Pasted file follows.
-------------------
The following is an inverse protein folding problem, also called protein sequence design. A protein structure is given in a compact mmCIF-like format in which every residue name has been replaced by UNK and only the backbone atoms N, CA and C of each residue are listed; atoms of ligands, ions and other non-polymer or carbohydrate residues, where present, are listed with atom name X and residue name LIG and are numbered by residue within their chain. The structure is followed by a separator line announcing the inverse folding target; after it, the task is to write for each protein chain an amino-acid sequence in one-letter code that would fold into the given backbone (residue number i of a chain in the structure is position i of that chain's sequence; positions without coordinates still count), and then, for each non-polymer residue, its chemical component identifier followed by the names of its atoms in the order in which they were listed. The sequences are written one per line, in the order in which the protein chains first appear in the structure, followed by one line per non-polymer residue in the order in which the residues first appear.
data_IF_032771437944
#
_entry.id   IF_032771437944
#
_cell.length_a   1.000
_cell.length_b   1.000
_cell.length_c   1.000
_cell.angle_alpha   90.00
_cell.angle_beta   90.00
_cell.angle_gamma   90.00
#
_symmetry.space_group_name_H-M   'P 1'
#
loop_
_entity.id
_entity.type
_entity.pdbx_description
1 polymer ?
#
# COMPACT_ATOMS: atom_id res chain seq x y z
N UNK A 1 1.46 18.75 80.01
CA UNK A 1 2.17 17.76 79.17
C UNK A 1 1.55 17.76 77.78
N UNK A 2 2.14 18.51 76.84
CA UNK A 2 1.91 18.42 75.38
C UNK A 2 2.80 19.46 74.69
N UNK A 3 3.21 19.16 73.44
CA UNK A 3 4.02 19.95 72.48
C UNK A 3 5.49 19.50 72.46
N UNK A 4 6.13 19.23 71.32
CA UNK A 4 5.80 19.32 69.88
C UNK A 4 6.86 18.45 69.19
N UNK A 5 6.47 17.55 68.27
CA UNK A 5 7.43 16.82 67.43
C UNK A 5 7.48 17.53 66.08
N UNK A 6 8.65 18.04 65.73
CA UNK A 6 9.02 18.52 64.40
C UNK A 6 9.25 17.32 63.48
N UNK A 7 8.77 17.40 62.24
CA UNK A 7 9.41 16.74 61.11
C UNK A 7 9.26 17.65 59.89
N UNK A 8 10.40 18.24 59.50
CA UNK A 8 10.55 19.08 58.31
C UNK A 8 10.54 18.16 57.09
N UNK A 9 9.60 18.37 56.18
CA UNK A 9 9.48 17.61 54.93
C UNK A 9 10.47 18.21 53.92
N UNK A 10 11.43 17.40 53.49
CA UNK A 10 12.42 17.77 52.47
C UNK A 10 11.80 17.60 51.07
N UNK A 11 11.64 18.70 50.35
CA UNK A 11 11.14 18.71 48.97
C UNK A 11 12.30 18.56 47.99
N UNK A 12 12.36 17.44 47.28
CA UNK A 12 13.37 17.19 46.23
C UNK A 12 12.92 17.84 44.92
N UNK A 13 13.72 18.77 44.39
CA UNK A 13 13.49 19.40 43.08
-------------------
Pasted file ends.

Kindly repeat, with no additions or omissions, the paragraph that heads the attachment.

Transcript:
The following is an inverse protein folding problem, also called protein sequence design. A protein structure is given in a compact mmCIF-like format in which every residue name has been replaced by UNK and only the backbone atoms N, CA and C of each residue are listed; atoms of ligands, ions and other non-polymer or carbohydrate residues, where present, are listed with atom name X and residue name LIG and are numbered by residue within their chain. The structure is followed by a separator line announcing the inverse folding target; after it, the task is to write for each protein chain an amino-acid sequence in one-letter code that would fold into the given backbone (residue number i of a chain in the structure is position i of that chain's sequence; positions without coordinates still count), and then, for each non-polymer residue, its chemical component identifier followed by the names of its atoms in the order in which they were listed. The sequences are written one per line, in the order in which the protein chains first appear in the structure, followed by one line per non-polymer residue in the order in which the residues first appear.